Therefore, there has been and continues to be a need for an efficient and cost effective process for converting cotton waste to mulch.
The present invention entails a method of converting cotton waste to mulch. Cotton waste is transferred into a mixing chamber and mixed with a pigment and/or a binder. The mixing is carried out by one or more rotary mixing elements that rotate within the mixing chamber.
In one particular embodiment, steam is injected into the reactor and one or more pigments are mixed with the cotton waste causing the fibers of the cotton waste to be colored.
In one example, cotton waste is transferred into the reactor. While in the reactor, the cotton waste is moved outwardly towards a cylindrical wall section that forms a part of the reactor. During this process cotton waste is converted to mulch by mixing the cotton waste by the cooperative action of first and second mixing elements, the first mixing element rotating about one axis and around the reactor in close proximity to the cylindrical wall section, and the second mixing element rotating about a second axis that extends at an angle to the first axis and disposed adjacent the cylindrical outer wall such that cotton waste passing between the two mixing elements is mixed by the cooperative action of the two mixing elements.
Other objects and advantages of the present invention will become apparent and obvious from a study of the following description and the accompanying drawings, which are merely illustrative of such invention.
The present invention entails a process or method for converting conventional cotton waste to mulch. Cotton waste is a term that generally describes waste that results from the ginning of cotton, mill waste or any other waste product that is derived from cotton. In the process of the present invention, the cotton waste is fed into an inlet of a reactor or mixing chamber. The reactor can be heated. For example, the reactor can be provided with an outer jacket for receiving steam or heated oil. The steam or heated oil will, in turn, be circulated through the heated jacket and the heat associated with the steam or heated oil will be transferred internally to a chamber area defined in the reactor.
Once the cotton waste has been transferred into the reactor, the cotton waste will be mixed thoroughly. It is contemplated that steam could be injected into the reactor along with color pigments to dye or color the fiber associated with the cotton waste. Various types of color pigments can be utilized. For example, colored pigments in a liquid or dry form may be aggressively mixed with the cotton waste. In addition, a binder can be mixed with the cotton waste.
Inside the reactor or mixing chamber, there is typically provided one or more rotating elements, referred to as mixing elements. These rotating elements rotate internally within the reactor, engaging the cotton waste, moving the cotton waste throughout the reactor, and in the process, mixing the cotton waste with the pigment and/or binder.
Temperature within the reactor can be controlled. While the temperature can vary, it is contemplated that a temperature range of 175° to 280° F. would be effective in facilitating the destruction of undesirable weed seed by heat and/or chopping by the rotating elements of the reactor.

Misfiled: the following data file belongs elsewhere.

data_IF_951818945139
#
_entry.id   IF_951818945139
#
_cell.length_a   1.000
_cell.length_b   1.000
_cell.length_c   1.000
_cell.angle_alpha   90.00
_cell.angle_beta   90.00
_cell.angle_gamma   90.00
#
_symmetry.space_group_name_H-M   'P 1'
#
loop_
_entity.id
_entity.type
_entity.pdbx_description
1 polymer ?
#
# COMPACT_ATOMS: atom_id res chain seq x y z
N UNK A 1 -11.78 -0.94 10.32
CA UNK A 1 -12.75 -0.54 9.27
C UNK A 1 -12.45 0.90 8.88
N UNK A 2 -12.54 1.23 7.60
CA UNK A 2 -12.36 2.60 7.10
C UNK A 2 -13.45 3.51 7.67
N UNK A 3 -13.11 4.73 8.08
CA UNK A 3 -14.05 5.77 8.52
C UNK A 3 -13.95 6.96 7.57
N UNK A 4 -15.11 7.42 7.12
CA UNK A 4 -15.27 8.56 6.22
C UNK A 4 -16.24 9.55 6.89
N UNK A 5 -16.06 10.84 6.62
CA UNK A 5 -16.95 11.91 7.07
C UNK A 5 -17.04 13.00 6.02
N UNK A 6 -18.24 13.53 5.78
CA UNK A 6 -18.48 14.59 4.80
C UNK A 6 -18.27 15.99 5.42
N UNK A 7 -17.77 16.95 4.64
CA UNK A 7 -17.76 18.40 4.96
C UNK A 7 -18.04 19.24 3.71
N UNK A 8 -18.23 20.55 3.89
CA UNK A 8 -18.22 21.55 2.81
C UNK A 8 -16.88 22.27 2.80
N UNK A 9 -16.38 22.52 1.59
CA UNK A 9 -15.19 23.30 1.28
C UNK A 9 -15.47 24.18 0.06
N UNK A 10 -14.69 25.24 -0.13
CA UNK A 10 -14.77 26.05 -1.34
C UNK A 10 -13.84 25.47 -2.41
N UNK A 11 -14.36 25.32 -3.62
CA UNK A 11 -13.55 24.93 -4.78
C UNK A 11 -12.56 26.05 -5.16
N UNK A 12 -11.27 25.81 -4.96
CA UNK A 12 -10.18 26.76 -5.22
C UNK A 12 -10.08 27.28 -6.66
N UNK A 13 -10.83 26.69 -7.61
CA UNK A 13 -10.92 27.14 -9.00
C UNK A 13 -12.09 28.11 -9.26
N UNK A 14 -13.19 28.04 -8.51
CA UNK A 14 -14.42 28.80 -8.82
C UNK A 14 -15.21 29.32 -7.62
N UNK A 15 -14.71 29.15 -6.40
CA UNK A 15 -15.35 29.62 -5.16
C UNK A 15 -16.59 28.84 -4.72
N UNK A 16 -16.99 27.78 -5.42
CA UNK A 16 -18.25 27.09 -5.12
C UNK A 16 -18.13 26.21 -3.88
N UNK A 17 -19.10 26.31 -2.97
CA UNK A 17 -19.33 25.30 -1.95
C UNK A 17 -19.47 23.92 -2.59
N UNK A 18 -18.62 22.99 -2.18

Generally, cotton waste has a moisture content of approximately 15%. Of course, the moisture content for cotton waste transferred into the reactor can vary depending on the environmental conditions that the cotton waste was exposed to prior to being transferred into the reactor. In any event, it is desirable for the produced mulch to have a moisture content of less than 12%. There are a number of reasons for this, one of which pertains to the fact that mulch is sometimes packaged in plastic bags, and with a moisture content of 12% or less, it is not anticipated that there would be any significant growth or proliferation of microorganisms, toxins, mold and fungi. As noted above, it is contemplated that in some processes steam would be injected into the reactor. However, at a steady state condition there should be little, if any, absorption of moisture from the steam because the temperature of the steam within the reactor should equal or exceed the temperature of the heating fluid or gas in the outer jacket of the reactor.
The length of the fibers can be controlled by controlling the moisture content of the cotton waste mixture. By adding water or moisture to the waste cotton the length of the cotton fibers can be maintained. Accordingly, one would anticipate that a very dry cotton, cotton waste or fiber mix would result in relatively short fibers because dry fibers are easier to chop. In addition, the fiber length can be controlled by the residency time in the reactor. The longer the residency time, the finer or shorter the length of the fibers.
Optionally, a binder, such as a wax emulsion, acrylic emulsion or a starch, can be added to the cotton waste mix within the reactor. A binder will cause dust particles to stick and adhere to the fibers and cause the pigment to adhere to the fibers. This is a manner of effectively dealing with the substantial amount of dust that can be present in certain types of cotton waste. In this regard, one is referred to the disclosure of U.S. Pat. No. 6,383,548. The disclosure of this patent is expressly incorporated herein by reference. This patent suggests that a gellable polysaccharide can be added as a lubricant to a cotton waste mixture.